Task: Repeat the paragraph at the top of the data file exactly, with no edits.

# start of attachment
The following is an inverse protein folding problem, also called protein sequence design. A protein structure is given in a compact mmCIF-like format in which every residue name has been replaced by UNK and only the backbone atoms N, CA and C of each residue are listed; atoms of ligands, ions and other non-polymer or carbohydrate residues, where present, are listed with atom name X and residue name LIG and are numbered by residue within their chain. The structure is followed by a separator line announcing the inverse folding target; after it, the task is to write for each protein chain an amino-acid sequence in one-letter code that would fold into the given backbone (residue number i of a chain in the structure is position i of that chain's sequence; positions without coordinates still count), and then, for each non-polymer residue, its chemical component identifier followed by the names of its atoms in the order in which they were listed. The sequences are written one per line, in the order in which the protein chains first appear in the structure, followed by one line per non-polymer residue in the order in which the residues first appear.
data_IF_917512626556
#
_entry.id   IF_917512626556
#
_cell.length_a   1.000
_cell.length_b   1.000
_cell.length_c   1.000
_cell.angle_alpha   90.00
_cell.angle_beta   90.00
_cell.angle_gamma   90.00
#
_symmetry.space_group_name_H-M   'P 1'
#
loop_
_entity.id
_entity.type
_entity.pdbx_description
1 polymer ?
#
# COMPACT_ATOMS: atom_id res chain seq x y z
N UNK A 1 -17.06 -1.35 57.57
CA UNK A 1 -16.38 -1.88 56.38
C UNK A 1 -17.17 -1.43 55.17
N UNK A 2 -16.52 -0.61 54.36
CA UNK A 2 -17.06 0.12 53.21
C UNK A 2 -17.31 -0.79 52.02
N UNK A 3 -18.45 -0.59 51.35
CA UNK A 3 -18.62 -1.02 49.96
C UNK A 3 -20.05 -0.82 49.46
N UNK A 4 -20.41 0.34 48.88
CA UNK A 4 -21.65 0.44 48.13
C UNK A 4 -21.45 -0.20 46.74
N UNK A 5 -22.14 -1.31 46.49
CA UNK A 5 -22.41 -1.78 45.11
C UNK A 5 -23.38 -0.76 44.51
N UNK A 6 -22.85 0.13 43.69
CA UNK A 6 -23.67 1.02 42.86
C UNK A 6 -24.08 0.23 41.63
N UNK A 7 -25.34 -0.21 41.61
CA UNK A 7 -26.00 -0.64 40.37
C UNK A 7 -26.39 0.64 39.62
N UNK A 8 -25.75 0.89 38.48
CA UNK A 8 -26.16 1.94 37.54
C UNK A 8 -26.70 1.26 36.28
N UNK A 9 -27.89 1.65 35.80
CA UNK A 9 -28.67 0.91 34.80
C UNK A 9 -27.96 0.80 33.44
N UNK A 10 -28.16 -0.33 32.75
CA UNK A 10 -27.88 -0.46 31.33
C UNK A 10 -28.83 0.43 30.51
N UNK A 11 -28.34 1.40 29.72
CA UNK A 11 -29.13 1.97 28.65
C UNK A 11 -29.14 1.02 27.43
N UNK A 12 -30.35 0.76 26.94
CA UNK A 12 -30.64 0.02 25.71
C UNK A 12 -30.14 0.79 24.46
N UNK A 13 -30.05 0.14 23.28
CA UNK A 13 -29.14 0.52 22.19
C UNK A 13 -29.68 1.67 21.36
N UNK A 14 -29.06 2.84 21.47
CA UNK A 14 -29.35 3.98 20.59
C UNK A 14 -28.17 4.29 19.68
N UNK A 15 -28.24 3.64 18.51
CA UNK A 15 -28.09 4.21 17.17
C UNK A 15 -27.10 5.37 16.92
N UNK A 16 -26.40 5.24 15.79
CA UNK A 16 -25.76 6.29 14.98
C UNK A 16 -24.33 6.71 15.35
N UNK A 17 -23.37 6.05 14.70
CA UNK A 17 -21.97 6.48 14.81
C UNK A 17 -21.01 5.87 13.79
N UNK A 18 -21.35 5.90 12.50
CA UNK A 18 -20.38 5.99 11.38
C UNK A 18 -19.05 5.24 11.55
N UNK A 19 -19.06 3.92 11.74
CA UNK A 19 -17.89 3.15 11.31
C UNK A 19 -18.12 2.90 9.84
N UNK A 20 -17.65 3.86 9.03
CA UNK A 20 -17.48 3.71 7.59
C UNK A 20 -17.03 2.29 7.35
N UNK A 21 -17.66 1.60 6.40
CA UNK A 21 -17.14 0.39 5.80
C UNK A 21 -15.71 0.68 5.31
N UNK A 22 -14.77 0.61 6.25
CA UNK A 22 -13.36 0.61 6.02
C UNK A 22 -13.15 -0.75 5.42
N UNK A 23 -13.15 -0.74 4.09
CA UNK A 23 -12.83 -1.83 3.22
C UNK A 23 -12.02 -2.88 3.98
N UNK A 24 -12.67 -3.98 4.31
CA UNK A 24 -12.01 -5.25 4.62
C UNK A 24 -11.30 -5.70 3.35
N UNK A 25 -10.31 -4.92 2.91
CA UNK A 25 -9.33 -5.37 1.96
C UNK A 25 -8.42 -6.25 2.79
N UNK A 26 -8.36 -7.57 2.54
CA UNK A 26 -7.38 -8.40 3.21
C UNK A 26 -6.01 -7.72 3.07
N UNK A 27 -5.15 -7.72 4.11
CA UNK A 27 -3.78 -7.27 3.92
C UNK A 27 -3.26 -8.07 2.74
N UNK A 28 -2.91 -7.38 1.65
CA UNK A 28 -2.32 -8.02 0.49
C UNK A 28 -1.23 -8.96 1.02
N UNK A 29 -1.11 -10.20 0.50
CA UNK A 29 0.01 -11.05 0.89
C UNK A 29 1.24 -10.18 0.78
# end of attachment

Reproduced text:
The following is an inverse protein folding problem, also called protein sequence design. A protein structure is given in a compact mmCIF-like format in which every residue name has been replaced by UNK and only the backbone atoms N, CA and C of each residue are listed; atoms of ligands, ions and other non-polymer or carbohydrate residues, where present, are listed with atom name X and residue name LIG and are numbered by residue within their chain. The structure is followed by a separator line announcing the inverse folding target; after it, the task is to write for each protein chain an amino-acid sequence in one-letter code that would fold into the given backbone (residue number i of a chain in the structure is position i of that chain's sequence; positions without coordinates still count), and then, for each non-polymer residue, its chemical component identifier followed by the names of its atoms in the order in which they were listed. The sequences are written one per line, in the order in which the protein chains first appear in the structure, followed by one line per non-polymer residue in the order in which the residues first appear.